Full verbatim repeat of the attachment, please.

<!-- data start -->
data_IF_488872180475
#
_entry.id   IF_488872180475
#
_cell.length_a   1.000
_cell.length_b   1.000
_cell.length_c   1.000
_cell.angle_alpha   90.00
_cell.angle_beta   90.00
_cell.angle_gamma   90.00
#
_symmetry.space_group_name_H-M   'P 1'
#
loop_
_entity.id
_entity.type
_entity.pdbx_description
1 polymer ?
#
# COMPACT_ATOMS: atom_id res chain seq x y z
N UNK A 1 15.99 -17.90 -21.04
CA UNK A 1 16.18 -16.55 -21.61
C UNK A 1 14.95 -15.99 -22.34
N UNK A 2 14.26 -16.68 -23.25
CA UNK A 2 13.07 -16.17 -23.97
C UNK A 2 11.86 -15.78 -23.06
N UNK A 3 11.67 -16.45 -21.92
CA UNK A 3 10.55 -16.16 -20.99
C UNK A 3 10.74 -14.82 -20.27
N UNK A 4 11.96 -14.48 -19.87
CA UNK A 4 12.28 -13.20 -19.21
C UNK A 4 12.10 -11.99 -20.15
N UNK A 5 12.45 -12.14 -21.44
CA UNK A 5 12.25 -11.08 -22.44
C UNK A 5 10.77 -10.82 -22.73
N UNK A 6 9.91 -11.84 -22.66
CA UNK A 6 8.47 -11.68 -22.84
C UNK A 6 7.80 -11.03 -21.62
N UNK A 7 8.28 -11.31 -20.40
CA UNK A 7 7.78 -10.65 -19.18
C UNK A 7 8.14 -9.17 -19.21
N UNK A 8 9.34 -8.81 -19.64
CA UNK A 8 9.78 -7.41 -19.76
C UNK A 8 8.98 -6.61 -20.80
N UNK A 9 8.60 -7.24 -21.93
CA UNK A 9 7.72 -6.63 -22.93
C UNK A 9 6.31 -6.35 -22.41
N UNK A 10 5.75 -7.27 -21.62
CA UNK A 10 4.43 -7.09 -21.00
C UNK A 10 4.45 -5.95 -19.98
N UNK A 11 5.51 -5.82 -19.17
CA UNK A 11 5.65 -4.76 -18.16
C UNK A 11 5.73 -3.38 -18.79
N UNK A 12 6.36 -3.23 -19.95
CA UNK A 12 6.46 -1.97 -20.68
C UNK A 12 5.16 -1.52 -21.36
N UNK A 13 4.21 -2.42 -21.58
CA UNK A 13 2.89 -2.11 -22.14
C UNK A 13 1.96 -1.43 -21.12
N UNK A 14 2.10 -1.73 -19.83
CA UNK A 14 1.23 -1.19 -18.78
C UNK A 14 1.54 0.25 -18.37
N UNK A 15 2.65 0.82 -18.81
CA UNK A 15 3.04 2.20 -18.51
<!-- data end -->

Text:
data_IF_488872180475
#
_entry.id   IF_488872180475
#
_cell.length_a   1.000
_cell.length_b   1.000
_cell.length_c   1.000
_cell.angle_alpha   90.00
_cell.angle_beta   90.00
_cell.angle_gamma   90.00
#
_symmetry.space_group_name_H-M   'P 1'
#
loop_
_entity.id
_entity.type
_entity.pdbx_description
1 polymer ?
#
# COMPACT_ATOMS: atom_id res chain seq x y z
N UNK A 1 15.99 -17.90 -21.04
CA UNK A 1 16.18 -16.55 -21.61
C UNK A 1 14.95 -15.99 -22.34
N UNK A 2 14.26 -16.68 -23.25
CA UNK A 2 13.07 -16.17 -23.97
C UNK A 2 11.86 -15.78 -23.06
N UNK A 3 11.67 -16.45 -21.92
CA UNK A 3 10.55 -16.16 -20.99
C UNK A 3 10.74 -14.82 -20.27
N UNK A 4 11.96 -14.48 -19.87
CA UNK A 4 12.28 -13.20 -19.21
C UNK A 4 12.10 -11.99 -20.15
N UNK A 5 12.45 -12.14 -21.44
CA UNK A 5 12.25 -11.08 -22.44
C UNK A 5 10.77 -10.82 -22.73
N UNK A 6 9.91 -11.84 -22.66
CA UNK A 6 8.47 -11.68 -22.84
C UNK A 6 7.80 -11.03 -21.62
N UNK A 7 8.28 -11.31 -20.40
CA UNK A 7 7.78 -10.65 -19.18
C UNK A 7 8.14 -9.17 -19.21
N UNK A 8 9.34 -8.81 -19.64
CA UNK A 8 9.78 -7.41 -19.76
C UNK A 8 8.98 -6.61 -20.80
N UNK A 9 8.60 -7.24 -21.93
CA UNK A 9 7.72 -6.63 -22.93
C UNK A 9 6.31 -6.35 -22.41
N UNK A 10 5.75 -7.27 -21.62
CA UNK A 10 4.43 -7.09 -21.00
C UNK A 10 4.45 -5.95 -19.98
N UNK A 11 5.51 -5.82 -19.17
CA UNK A 11 5.65 -4.76 -18.16
C UNK A 11 5.73 -3.38 -18.79
N UNK A 12 6.36 -3.23 -19.95
CA UNK A 12 6.46 -1.97 -20.68
C UNK A 12 5.16 -1.52 -21.36
N UNK A 13 4.21 -2.42 -21.58
CA UNK A 13 2.89 -2.11 -22.14
C UNK A 13 1.96 -1.43 -21.12
N UNK A 14 2.10 -1.73 -19.83
CA UNK A 14 1.23 -1.19 -18.78
C UNK A 14 1.54 0.25 -18.37
N UNK A 15 2.65 0.82 -18.81
CA UNK A 15 3.04 2.20 -18.51